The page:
September 29, 2021
BY PETER FRIEDMAN
On November 2, 2021, the US Supreme Court will hear oral arguments in Houston Community College System v. David Buren Wilson, a case that will decide whether the First Amendment restricts the authority of an elected body to censure one of its members in response to the member’s speech.
The case comes from the chaotic tenure of David Wilson as a member of the Houston Community College Board of Trustees. Elected in 2013, Wilson voiced concerns that fellow Board trustees were violating the Board’s bylaws and otherwise not acting in the best interests of the Community College. When the Board voted to fund a campus in Qatar, Wilson publicly disparaged the decision in a local radio interview and arranged for negative robocalls to be placed to the constituents of the trustees supporting the funding. When the Board allowed one trustee to vote via videoconference, Wilson publicly asserted a violation of the Board’s bylaws. Wilson maintained a public website on which he published his concerns and referred to fellow Board members by name. He also hired a private investigator to investigate the Board and to determine whether one fellow trustee did in fact reside within the district in which the trustee was elected. Wilson filed four different lawsuits against the Community College and its Board.
On January 18, 2018, the Board adopted a resolution publicly censuring Wilson for his actions. The Board stated that Wilson had acted in a manner “not consistent with the best interests of the College or the Board, and in violation of the Board Bylaws and Code of Conduct.” The resolution directed Wilson to “cease and desist from all inappropriate conduct” and warned that “any repeat of improper behavior by Mr. Wilson will constitute grounds for further disciplinary action of the Board” (although what that further action would have been is unclear; the Board also stated that the censure was the “highest level of sanction available” since Wilson was an elected official and could not be removed by the Board). The resolution also disqualified Wilson from holding a Board officer position and from reimbursements for college-related travel, and required Wilson to obtain special Board approval to spend funds in his community affairs Board account.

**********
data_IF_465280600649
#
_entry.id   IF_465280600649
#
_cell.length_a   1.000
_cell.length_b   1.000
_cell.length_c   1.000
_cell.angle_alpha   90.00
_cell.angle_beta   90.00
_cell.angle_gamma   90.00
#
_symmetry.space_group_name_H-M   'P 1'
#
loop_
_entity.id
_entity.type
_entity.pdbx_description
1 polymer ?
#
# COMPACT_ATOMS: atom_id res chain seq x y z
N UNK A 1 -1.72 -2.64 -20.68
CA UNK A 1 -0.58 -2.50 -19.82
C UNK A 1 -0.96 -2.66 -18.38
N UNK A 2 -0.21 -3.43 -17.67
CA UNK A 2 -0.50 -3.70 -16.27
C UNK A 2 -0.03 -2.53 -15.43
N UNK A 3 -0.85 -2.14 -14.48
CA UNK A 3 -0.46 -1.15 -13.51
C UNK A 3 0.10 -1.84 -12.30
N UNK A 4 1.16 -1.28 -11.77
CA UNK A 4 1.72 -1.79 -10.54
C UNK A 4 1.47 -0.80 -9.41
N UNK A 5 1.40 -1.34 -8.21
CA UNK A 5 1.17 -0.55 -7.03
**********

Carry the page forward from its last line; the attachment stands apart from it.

Wilson responded by asserting a claim in federal district court that the censure violated his First Amendment rights and requested damages. The court rejected the claim, holding that the censure was merely a statement of the Board’s disapproval and did not prevent Wilson from continuing to attend Board meetings, expressing his opinions, and carrying out his official duties. Wilson appealed that decision, and the U.S. Court of Appeals for the 5th Circuit reversed.
The appellate court found that Wilson’s allegation that the public censure caused him “mental anguish” was equivalent to the reputational injury that is required to confer standing under the First Amendment. The court thus concluded that “a reprimand against an elected official for speech addressing a matter of public concern is an actionable First Amendment claim.”
The Supreme Court’s decision in this case is important to Illinois local governments. Censure and reprimand are essentially the only local options available to discipline local elected officials; removal in these situations is not an option under Illinois law. Numerous Illinois municipalities over many years have adopted resolutions of censure or reprimand to members for a variety of actions. These types of legislative enactments would be called into question if the Supreme Court determines that censures and reprimands can violate a member’s First Amendment rights.
Such a decision would also imperil the doctrine of “government speech” and previous court decisions that have made clear that “[a] government entity has the right to ‘speak for itself’” and “‘to say what it wishes,’” and that such governmental speech is “‘exempt from First Amendment scrutiny’” under the Free Speech Clause. Pleasant Grove City v. Summum, 555 U.S. 460, 467 (2009) (citations omitted).
A decision in this case is expected in the Spring of 2022.